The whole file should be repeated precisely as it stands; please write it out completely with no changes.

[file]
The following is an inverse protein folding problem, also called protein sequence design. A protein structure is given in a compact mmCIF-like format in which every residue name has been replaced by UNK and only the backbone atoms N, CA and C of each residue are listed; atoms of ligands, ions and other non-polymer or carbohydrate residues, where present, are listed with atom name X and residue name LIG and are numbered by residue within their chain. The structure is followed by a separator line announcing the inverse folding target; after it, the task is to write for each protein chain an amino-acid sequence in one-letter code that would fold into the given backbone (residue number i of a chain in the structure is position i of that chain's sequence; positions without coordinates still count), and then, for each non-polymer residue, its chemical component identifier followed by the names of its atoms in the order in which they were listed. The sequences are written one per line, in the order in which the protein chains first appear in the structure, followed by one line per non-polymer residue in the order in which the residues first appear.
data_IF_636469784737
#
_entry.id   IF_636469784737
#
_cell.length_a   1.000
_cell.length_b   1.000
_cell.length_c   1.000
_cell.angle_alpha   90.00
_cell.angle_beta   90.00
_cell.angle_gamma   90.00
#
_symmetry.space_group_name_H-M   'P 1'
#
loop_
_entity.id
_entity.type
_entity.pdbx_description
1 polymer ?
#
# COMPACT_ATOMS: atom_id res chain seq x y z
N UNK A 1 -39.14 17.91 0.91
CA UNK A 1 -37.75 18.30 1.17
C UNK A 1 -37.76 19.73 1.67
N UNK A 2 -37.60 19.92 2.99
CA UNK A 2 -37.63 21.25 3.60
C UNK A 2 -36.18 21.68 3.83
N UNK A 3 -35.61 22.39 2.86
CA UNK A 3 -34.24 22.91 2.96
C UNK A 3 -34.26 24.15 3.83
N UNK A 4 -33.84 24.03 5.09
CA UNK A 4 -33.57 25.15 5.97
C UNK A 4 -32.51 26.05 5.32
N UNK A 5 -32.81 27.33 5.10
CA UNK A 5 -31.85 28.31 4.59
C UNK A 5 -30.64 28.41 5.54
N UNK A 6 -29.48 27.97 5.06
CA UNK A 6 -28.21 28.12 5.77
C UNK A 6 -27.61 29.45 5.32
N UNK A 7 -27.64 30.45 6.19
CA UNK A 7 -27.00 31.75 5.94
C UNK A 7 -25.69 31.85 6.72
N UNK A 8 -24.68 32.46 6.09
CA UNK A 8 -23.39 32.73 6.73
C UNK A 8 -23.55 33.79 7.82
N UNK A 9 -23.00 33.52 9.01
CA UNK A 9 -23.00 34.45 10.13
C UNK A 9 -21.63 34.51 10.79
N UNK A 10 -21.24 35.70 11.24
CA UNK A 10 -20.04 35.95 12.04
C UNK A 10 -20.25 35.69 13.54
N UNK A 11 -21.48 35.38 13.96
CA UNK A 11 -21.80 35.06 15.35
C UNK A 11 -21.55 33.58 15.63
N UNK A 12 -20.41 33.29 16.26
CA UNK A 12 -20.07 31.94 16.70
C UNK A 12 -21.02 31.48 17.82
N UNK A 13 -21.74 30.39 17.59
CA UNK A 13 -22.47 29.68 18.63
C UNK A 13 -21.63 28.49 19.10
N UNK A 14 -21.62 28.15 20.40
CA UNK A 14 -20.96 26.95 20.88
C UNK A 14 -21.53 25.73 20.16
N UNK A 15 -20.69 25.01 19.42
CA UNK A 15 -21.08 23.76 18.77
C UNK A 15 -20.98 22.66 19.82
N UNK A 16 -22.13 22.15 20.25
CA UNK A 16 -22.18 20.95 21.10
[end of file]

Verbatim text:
The following is an inverse protein folding problem, also called protein sequence design. A protein structure is given in a compact mmCIF-like format in which every residue name has been replaced by UNK and only the backbone atoms N, CA and C of each residue are listed; atoms of ligands, ions and other non-polymer or carbohydrate residues, where present, are listed with atom name X and residue name LIG and are numbered by residue within their chain. The structure is followed by a separator line announcing the inverse folding target; after it, the task is to write for each protein chain an amino-acid sequence in one-letter code that would fold into the given backbone (residue number i of a chain in the structure is position i of that chain's sequence; positions without coordinates still count), and then, for each non-polymer residue, its chemical component identifier followed by the names of its atoms in the order in which they were listed. The sequences are written one per line, in the order in which the protein chains first appear in the structure, followed by one line per non-polymer residue in the order in which the residues first appear.
data_IF_636469784737
#
_entry.id   IF_636469784737
#
_cell.length_a   1.000
_cell.length_b   1.000
_cell.length_c   1.000
_cell.angle_alpha   90.00
_cell.angle_beta   90.00
_cell.angle_gamma   90.00
#
_symmetry.space_group_name_H-M   'P 1'
#
loop_
_entity.id
_entity.type
_entity.pdbx_description
1 polymer ?
#
# COMPACT_ATOMS: atom_id res chain seq x y z
N UNK A 1 -39.14 17.91 0.91
CA UNK A 1 -37.75 18.30 1.17
C UNK A 1 -37.76 19.73 1.67
N UNK A 2 -37.60 19.92 2.99
CA UNK A 2 -37.63 21.25 3.60
C UNK A 2 -36.18 21.68 3.83
N UNK A 3 -35.61 22.39 2.86
CA UNK A 3 -34.24 22.91 2.96
C UNK A 3 -34.26 24.15 3.83
N UNK A 4 -33.84 24.03 5.09
CA UNK A 4 -33.57 25.15 5.97
C UNK A 4 -32.51 26.05 5.32
N UNK A 5 -32.81 27.33 5.10
CA UNK A 5 -31.85 28.31 4.59
C UNK A 5 -30.64 28.41 5.54
N UNK A 6 -29.48 27.97 5.06
CA UNK A 6 -28.21 28.12 5.77
C UNK A 6 -27.61 29.45 5.32
N UNK A 7 -27.64 30.45 6.19
CA UNK A 7 -27.00 31.75 5.94
C UNK A 7 -25.69 31.85 6.72
N UNK A 8 -24.68 32.46 6.09
CA UNK A 8 -23.39 32.73 6.73
C UNK A 8 -23.55 33.79 7.82
N UNK A 9 -23.00 33.52 9.01
CA UNK A 9 -23.00 34.45 10.13
C UNK A 9 -21.63 34.51 10.79
N UNK A 10 -21.24 35.70 11.24
CA UNK A 10 -20.04 35.95 12.04
C UNK A 10 -20.25 35.69 13.54
N UNK A 11 -21.48 35.38 13.96
CA UNK A 11 -21.80 35.06 15.35
C UNK A 11 -21.55 33.58 15.63
N UNK A 12 -20.41 33.29 16.26
CA UNK A 12 -20.07 31.94 16.70
C UNK A 12 -21.02 31.48 17.82
N UNK A 13 -21.74 30.39 17.59
CA UNK A 13 -22.47 29.68 18.63
C UNK A 13 -21.63 28.49 19.10
N UNK A 14 -21.62 28.15 20.40
CA UNK A 14 -20.96 26.95 20.88
C UNK A 14 -21.53 25.73 20.16
N UNK A 15 -20.69 25.01 19.42
CA UNK A 15 -21.08 23.76 18.77
C UNK A 15 -20.98 22.66 19.82
N UNK A 16 -22.13 22.15 20.25
CA UNK A 16 -22.18 20.95 21.10